Unlike other books attempting to share a similar message, Weiss’ book is highly accessible and pragmatic. Readers will find it a refreshing counterblast to tired and frequently rehashed consulting practice methods that have lost their relevancy over time.
When it comes to building your practice, Alan offers this sage bit of perspective that has long been baked into my own entrepreneurial DNA
“Your entire marketing plan is about what your value proposition is (how you improve the client’s condition), who your ideal buyers are (who is best suited to your value and can pay for it), and how to reach them and allow them to reach you.”
“The more you focus on processes, the larger your net and the more fish you will catch. You can throw back the ones you don’t want or that are illegal to keep. But you have your choice of the rest.”
Have I convinced you to grab a copy of this book? If so, first a forewarning — Weiss is not one to deliver soft, french pastry prescriptions. His writing is “no holds barred” direct, and he is refreshingly vulnerable about the often cataclysmic mistakes consultant, advisors, and practitioners (whatever the hell you call yourself) make on their business journey.
At times it can even feel as though his raw views are personally directed at you, the reader. But in my humble opinion, that’s what makes the book so valuable.
By way of example, Alan is ruthlessly brutal on those who hold to the view that well-placed hourly rates are the secret sauce for a profitable practice. With contrarian flair, he instead asserts that client proposals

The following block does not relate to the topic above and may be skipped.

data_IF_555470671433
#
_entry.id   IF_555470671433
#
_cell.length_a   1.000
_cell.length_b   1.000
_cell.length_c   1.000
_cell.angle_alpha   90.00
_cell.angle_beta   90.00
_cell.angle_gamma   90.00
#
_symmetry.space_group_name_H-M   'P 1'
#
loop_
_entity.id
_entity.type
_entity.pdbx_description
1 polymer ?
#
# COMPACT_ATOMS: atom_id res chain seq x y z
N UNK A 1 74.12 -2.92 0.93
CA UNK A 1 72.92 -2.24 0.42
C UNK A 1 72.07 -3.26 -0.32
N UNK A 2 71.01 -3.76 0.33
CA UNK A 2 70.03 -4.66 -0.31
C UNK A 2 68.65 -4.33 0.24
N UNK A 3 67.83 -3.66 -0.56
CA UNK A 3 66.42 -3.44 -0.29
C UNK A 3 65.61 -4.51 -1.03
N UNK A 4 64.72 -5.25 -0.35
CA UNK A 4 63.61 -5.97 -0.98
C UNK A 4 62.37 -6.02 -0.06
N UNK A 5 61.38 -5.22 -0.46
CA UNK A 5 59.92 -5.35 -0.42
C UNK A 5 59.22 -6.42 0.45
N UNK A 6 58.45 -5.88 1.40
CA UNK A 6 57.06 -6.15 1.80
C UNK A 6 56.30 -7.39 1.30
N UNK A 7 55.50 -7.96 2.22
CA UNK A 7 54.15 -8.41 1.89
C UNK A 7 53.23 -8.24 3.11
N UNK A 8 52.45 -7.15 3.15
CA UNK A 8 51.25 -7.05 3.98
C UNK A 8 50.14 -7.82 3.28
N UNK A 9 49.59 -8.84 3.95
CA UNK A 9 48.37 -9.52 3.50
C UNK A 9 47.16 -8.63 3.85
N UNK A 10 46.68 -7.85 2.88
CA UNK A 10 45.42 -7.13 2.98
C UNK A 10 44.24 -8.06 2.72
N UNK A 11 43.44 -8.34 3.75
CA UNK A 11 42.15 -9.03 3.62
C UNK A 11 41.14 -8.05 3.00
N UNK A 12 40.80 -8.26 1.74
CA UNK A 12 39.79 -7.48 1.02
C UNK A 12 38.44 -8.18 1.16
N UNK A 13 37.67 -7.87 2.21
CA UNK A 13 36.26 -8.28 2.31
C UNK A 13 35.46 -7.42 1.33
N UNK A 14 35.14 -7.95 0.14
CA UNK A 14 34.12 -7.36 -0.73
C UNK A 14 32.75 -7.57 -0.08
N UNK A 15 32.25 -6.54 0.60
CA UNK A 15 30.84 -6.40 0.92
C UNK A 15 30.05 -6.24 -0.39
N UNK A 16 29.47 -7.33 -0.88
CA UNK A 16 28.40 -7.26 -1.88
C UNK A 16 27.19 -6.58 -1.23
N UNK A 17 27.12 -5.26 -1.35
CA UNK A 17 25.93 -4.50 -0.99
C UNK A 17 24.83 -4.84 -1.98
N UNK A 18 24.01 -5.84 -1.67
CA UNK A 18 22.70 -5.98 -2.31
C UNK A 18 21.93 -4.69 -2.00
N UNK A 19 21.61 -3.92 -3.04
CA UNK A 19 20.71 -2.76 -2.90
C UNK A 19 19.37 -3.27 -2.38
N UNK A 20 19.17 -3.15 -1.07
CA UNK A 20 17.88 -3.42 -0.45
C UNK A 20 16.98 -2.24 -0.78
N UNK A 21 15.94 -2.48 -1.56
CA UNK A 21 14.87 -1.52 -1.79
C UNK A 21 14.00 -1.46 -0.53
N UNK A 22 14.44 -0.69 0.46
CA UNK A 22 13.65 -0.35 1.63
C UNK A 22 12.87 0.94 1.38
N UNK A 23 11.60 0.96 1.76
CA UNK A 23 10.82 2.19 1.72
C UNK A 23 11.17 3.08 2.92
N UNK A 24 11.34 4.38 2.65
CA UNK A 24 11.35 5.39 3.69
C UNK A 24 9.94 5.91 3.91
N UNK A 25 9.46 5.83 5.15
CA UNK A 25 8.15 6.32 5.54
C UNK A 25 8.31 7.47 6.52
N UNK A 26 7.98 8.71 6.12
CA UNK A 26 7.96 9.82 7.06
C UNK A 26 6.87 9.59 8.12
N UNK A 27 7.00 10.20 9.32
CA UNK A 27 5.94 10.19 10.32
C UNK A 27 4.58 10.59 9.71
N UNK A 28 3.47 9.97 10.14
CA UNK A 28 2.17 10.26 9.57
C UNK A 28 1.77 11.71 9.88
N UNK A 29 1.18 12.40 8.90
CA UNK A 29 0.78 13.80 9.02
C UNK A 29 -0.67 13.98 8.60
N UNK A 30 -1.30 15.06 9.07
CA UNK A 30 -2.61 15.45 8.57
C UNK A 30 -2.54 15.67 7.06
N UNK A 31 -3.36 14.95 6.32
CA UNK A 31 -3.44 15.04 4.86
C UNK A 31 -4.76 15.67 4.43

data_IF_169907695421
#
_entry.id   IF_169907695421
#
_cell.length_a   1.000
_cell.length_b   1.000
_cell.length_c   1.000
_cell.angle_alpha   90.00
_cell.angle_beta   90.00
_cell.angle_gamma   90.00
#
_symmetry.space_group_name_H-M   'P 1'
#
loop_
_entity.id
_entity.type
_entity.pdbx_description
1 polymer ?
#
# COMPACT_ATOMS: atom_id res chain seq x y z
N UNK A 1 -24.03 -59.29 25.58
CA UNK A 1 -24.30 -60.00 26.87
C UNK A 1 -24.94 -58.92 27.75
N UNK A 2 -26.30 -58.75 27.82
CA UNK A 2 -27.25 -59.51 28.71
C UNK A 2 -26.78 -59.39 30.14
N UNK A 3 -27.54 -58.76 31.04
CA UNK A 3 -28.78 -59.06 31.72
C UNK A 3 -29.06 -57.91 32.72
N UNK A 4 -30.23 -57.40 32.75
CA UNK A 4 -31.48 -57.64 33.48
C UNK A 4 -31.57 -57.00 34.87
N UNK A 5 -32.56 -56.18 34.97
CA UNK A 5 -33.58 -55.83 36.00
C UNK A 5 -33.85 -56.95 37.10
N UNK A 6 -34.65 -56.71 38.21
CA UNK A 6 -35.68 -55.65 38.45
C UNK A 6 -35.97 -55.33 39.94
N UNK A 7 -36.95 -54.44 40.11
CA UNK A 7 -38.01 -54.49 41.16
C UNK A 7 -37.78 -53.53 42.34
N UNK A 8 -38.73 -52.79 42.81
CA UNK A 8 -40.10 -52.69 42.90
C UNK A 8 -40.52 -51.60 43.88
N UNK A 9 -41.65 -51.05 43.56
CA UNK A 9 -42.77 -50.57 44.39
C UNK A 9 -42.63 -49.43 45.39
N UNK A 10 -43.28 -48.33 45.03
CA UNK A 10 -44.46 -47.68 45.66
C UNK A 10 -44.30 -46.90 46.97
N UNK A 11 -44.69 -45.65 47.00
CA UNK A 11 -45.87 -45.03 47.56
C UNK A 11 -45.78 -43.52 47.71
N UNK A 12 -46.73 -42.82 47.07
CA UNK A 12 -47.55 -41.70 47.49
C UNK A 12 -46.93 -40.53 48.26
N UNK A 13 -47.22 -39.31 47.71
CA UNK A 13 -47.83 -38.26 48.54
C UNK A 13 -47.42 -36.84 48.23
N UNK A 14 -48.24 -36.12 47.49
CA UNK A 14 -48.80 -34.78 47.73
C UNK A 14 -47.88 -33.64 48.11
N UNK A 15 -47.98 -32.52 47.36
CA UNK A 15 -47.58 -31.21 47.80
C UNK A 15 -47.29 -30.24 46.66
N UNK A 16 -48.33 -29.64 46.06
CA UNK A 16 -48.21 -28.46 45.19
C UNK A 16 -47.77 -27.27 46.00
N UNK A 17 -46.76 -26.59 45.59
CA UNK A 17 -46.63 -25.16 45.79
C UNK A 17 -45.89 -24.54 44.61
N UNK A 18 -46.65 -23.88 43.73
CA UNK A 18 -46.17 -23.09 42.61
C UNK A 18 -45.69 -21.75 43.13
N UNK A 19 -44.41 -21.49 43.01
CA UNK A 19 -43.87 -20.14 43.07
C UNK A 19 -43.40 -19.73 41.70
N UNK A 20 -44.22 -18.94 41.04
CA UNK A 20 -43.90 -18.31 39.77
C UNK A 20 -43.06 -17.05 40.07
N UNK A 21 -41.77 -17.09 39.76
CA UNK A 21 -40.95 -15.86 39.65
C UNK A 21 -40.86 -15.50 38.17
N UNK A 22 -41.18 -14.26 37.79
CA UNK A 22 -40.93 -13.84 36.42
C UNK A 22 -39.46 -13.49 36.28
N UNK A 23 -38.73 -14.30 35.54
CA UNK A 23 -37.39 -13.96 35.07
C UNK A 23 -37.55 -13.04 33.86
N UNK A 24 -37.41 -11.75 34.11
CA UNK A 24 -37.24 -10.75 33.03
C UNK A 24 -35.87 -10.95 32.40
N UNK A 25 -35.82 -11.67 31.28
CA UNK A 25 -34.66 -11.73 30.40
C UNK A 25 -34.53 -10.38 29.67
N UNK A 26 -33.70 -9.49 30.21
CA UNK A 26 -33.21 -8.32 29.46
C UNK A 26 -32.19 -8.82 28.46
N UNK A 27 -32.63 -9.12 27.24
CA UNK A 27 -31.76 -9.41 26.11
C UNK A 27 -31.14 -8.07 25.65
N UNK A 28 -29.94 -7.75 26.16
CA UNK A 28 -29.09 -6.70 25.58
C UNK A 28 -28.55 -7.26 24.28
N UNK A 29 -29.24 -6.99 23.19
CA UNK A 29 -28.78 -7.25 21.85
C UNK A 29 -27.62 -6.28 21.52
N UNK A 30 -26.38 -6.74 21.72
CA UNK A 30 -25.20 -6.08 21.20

should offer flat-rate pricing options of increasing value, with a discount offered if the entire retainer is paid upfront. Years ago, Alan helped me rewire my brain neurons to this flat-rate approach, which I can honestly say has yielded immeasurable results.
It goes without saying that Million Dollar Consulting offers an embarrassment of riches for those seeking to take their businesses to stratospheric levels. Here are a few breadcrumbs from the book of what Alan subscribes to:
Consulting is now about expertise and the varying ways to provide it to clients. And that expertise has to be around processes and not content.
Whether you’re a coach, piano tuner, specialty car consultant, or involved in any number of other pursuits, Alan believes that we are all primarily in the marketing business. In other words, no clients or customers, and no opportunities to deliver your expertise.
You should be paid based on your value, not your time, not your presence. The value mindset trumps the money mindset.
A proposal is neither a negotiation nor an exploration. It is a summation of the conceptual agreement you’ve come to with the client. The sale is made prior to the proposal.
Pandemics, natural disasters, local wars, and economic roller coasters are when your talent and value are most needed.
Million Dollar Consulting is certainly not for you if you are among the faint of heart or possess a stubborn, “gonna stick to your ways even if they are not working” attitude. If you fall into one of these mindsets, you are likely to roll your eyes and look askance at some of Alan’s missives.
But what I’ve always loved about Alan is his willingness to throw some shade on rigor mortis thinking. His book will likely deliver a knockout blow to many of the prevailing views you currently harbor. But trust me, this book does so in a manner that delivers an infinite return for your investment in it.